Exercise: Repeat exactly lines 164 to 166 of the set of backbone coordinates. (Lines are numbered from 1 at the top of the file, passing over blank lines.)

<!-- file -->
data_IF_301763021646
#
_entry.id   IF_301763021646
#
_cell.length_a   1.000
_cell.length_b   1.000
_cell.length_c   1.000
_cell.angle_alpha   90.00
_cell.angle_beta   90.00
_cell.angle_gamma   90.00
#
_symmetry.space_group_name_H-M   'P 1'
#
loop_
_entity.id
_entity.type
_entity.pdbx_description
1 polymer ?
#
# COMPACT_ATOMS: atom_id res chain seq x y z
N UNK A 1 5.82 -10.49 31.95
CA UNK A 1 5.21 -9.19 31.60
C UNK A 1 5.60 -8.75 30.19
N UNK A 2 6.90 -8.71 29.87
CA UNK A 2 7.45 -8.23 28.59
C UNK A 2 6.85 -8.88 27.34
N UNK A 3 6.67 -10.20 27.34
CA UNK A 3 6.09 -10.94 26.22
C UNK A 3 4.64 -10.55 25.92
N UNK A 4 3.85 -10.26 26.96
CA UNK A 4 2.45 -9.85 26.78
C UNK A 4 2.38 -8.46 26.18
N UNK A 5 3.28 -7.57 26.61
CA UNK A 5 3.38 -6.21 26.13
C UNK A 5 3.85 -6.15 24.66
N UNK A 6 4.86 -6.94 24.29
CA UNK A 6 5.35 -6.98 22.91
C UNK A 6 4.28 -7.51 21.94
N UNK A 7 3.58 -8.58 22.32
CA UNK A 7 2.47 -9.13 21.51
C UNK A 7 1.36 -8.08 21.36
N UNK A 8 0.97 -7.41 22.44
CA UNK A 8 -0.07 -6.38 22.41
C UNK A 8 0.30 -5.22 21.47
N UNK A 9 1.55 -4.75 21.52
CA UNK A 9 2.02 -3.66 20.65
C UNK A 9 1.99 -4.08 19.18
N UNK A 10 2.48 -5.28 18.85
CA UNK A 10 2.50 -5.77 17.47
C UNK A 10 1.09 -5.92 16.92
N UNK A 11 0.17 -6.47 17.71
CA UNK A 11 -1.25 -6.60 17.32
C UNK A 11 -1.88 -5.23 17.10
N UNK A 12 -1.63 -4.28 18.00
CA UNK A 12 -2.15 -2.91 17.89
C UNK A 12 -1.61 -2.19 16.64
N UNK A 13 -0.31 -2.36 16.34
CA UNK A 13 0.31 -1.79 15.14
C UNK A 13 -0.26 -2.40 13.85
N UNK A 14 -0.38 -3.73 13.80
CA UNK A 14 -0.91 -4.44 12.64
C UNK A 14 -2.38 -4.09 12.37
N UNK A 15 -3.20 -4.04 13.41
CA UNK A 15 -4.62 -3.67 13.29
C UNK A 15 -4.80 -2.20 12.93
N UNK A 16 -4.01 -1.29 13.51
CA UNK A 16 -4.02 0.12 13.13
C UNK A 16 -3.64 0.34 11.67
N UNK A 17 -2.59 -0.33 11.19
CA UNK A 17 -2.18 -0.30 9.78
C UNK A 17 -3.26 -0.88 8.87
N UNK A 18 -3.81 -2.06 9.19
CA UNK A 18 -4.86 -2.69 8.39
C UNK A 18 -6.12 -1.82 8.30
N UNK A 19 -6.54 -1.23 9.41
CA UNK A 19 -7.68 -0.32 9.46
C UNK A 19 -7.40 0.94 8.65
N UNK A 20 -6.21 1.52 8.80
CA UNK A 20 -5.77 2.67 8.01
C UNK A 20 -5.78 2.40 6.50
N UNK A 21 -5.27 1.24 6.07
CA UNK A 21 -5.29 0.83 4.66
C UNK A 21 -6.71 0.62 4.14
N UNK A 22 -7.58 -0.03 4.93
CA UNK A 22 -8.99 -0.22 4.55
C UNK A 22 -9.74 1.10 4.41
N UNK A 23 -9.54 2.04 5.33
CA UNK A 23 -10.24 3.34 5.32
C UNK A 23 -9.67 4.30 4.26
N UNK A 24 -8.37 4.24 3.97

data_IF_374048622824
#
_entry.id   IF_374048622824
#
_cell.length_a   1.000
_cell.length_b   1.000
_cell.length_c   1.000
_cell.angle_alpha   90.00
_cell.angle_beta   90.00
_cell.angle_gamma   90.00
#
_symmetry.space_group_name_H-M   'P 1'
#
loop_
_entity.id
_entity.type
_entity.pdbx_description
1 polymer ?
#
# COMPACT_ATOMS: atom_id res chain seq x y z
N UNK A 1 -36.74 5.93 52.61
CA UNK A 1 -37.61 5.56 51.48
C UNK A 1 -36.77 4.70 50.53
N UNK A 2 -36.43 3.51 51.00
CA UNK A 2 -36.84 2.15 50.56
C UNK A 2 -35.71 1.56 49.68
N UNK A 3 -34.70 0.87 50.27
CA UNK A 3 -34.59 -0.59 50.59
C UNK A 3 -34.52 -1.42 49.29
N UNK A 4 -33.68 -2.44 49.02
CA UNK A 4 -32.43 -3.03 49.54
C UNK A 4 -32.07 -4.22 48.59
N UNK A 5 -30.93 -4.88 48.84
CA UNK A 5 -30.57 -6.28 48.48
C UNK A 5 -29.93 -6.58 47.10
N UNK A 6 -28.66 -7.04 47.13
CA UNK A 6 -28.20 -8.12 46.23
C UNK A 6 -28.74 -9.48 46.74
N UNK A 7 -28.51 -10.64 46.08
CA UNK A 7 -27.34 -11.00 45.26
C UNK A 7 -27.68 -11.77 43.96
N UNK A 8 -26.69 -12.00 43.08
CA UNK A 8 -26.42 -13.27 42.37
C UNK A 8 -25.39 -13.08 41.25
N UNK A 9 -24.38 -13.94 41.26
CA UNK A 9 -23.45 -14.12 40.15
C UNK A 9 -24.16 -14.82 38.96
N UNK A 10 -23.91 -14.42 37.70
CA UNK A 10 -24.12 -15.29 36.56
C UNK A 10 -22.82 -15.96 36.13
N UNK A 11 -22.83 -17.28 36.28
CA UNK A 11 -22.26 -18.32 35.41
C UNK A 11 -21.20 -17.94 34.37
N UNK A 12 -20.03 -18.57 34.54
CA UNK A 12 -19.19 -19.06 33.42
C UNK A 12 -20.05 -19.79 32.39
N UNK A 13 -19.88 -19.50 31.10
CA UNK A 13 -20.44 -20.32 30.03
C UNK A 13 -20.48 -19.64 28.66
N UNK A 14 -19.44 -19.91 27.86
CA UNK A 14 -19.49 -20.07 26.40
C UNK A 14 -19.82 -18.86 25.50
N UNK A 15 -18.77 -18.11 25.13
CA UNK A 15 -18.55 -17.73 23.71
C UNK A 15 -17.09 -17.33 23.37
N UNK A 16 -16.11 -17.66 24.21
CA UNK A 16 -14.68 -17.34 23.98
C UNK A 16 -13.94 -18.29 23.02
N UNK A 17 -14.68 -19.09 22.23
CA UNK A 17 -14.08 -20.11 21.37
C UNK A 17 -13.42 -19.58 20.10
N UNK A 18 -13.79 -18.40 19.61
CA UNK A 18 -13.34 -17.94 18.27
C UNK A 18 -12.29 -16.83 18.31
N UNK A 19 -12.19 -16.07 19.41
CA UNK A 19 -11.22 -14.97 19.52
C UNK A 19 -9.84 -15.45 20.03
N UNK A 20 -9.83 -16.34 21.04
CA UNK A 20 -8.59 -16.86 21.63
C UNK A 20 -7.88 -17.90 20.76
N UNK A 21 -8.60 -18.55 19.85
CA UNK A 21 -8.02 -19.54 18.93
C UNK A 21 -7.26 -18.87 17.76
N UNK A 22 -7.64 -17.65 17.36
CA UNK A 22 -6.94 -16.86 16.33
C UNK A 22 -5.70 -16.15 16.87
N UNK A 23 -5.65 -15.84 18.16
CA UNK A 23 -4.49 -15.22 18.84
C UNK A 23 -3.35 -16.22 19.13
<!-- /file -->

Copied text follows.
C UNK A 18 -12.29 -16.83 18.31
N UNK A 19 -12.19 -16.07 19.41
CA UNK A 19 -11.22 -14.97 19.52